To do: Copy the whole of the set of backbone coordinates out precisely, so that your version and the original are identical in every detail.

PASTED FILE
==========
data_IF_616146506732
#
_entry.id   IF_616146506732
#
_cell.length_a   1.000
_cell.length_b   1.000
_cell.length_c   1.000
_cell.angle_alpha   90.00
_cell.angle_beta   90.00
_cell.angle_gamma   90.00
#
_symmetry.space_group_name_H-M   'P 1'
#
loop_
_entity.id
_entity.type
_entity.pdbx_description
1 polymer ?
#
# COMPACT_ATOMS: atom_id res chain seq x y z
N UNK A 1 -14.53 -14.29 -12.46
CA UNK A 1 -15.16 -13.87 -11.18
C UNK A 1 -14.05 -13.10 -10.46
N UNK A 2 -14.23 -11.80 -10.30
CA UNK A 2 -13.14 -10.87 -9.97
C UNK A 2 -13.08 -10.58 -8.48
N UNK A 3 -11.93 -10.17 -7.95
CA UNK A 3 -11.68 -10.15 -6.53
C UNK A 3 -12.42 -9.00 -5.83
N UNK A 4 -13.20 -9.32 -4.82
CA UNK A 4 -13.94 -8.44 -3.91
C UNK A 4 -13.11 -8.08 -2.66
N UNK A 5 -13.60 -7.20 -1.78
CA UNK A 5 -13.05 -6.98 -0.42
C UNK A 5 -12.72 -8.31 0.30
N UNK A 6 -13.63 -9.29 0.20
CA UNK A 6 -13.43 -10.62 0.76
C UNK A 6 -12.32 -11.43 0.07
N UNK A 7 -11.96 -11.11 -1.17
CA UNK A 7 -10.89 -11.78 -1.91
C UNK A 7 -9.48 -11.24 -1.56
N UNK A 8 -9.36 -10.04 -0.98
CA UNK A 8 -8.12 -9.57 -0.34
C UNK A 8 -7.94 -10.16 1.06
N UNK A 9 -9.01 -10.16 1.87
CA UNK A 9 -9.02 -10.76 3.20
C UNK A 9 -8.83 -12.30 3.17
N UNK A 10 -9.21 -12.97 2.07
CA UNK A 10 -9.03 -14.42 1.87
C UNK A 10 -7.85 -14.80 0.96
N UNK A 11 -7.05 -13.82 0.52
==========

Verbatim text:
data_IF_616146506732
#
_entry.id   IF_616146506732
#
_cell.length_a   1.000
_cell.length_b   1.000
_cell.length_c   1.000
_cell.angle_alpha   90.00
_cell.angle_beta   90.00
_cell.angle_gamma   90.00
#
_symmetry.space_group_name_H-M   'P 1'
#
loop_
_entity.id
_entity.type
_entity.pdbx_description
1 polymer ?
#
# COMPACT_ATOMS: atom_id res chain seq x y z
N UNK A 1 -14.53 -14.29 -12.46
CA UNK A 1 -15.16 -13.87 -11.18
C UNK A 1 -14.05 -13.10 -10.46
N UNK A 2 -14.23 -11.80 -10.30
CA UNK A 2 -13.14 -10.87 -9.97
C UNK A 2 -13.08 -10.58 -8.48
N UNK A 3 -11.93 -10.17 -7.95
CA UNK A 3 -11.68 -10.15 -6.53
C UNK A 3 -12.42 -9.00 -5.83
N UNK A 4 -13.20 -9.32 -4.82
CA UNK A 4 -13.94 -8.44 -3.91
C UNK A 4 -13.11 -8.08 -2.66
N UNK A 5 -13.60 -7.20 -1.78
CA UNK A 5 -13.05 -6.98 -0.42
C UNK A 5 -12.72 -8.31 0.30
N UNK A 6 -13.63 -9.29 0.20
CA UNK A 6 -13.43 -10.62 0.76
C UNK A 6 -12.32 -11.43 0.07
N UNK A 7 -11.96 -11.11 -1.17
CA UNK A 7 -10.89 -11.78 -1.91
C UNK A 7 -9.48 -11.24 -1.56
N UNK A 8 -9.36 -10.04 -0.98
CA UNK A 8 -8.12 -9.57 -0.34
C UNK A 8 -7.94 -10.16 1.06
N UNK A 9 -9.01 -10.16 1.87
CA UNK A 9 -9.02 -10.76 3.20
C UNK A 9 -8.83 -12.30 3.17
N UNK A 10 -9.21 -12.97 2.07
CA UNK A 10 -9.03 -14.42 1.87
C UNK A 10 -7.85 -14.80 0.96
N UNK A 11 -7.05 -13.82 0.52